And then there’s Superman coming out this summer. Why? I don’t know. This is the last question. I think that Superman is a really valid American hero, and I think I was really privileged and happy to work on this character who is personification of of an American archetype. He’s the ultimate orphan. He’s the ultimate alien. He comes from another planet rather than another continent. He’s an orphan like so many American characters are where you have to invent yourself. He is the original mobility man. I mean Americans are just . . . that’s all they are, mobile, moving from one place to another, and here’s Superman, the first character who could fly and go anywhere he wants basically in the blink of an eye. So he really connects to American fantasies and American archetypes.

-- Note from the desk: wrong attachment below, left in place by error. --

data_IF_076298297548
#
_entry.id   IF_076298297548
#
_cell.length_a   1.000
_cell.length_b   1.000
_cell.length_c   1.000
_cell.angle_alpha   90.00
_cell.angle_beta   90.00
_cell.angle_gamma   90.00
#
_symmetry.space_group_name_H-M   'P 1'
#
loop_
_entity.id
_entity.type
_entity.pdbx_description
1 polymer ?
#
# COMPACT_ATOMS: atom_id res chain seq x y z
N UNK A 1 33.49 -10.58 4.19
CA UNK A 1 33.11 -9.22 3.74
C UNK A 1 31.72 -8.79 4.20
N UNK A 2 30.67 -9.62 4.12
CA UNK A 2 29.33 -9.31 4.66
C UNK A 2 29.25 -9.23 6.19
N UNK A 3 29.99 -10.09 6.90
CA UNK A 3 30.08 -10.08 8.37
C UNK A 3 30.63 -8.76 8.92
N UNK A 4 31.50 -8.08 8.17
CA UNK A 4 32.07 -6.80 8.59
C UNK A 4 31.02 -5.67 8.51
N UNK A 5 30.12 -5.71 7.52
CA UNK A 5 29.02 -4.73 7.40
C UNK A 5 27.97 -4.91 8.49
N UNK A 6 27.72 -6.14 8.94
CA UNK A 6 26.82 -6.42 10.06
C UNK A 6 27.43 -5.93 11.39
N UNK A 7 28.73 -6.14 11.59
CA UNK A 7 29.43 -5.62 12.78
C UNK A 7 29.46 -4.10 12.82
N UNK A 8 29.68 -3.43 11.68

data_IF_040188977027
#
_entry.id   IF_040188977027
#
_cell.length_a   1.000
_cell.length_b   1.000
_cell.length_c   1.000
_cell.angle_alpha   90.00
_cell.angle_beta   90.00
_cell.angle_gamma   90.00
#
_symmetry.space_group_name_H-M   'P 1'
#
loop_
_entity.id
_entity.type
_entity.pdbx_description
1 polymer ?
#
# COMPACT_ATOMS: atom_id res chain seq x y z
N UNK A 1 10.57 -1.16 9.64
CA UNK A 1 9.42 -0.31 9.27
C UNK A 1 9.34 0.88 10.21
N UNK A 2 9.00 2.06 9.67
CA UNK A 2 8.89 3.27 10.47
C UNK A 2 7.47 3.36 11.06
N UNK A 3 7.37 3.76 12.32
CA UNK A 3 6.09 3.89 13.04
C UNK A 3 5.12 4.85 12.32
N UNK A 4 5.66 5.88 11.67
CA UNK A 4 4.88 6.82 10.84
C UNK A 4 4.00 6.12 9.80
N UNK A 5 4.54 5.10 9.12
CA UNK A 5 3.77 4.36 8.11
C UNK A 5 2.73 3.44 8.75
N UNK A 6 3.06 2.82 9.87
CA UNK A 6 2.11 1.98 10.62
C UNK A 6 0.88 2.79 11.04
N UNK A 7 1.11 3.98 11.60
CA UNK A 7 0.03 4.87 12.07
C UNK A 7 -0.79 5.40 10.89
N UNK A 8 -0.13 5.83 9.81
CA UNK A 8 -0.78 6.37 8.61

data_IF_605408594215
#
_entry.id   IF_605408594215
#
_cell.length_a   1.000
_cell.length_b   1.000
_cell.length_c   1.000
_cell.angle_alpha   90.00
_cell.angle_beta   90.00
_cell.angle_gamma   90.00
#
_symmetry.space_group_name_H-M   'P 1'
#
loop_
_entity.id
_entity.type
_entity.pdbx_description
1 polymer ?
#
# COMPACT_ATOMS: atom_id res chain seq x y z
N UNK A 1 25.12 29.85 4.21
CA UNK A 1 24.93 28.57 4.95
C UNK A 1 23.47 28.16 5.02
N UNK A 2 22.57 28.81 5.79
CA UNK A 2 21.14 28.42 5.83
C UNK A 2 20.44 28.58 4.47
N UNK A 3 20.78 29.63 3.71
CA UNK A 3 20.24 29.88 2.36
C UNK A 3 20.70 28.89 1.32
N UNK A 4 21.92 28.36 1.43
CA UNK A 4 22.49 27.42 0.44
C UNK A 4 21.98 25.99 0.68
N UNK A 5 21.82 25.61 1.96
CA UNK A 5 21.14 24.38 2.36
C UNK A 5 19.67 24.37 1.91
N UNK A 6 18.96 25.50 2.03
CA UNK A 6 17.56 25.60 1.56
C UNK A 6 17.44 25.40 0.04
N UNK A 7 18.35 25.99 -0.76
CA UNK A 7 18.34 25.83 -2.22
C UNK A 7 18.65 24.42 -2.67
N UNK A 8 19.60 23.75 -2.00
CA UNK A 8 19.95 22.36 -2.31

But I think he’s also very . . . he’s from the Heartland, he’s very simple, and he’s very good. He might be considered corny sometimes, but his philosophy would be, “You get what you get, and you do what you can. You go out and you do the best that you can.” That kind of very plain American philosophy, I think it says something to us now. I mean, I don’t claim that this is my 9/11 book, but I certainly was . . . it began, this book, right after that when we were all out in shock from that thing and thinking, Oh, God, what has happened to our country, and what are we becoming, and why are we reacting like this, or acting like this, or reacting like this? And you get Superman and you say, OK this is . . . you go back, and this is what you know, this is what American can be and this is a plain, ordinary, hardworking, decent hero.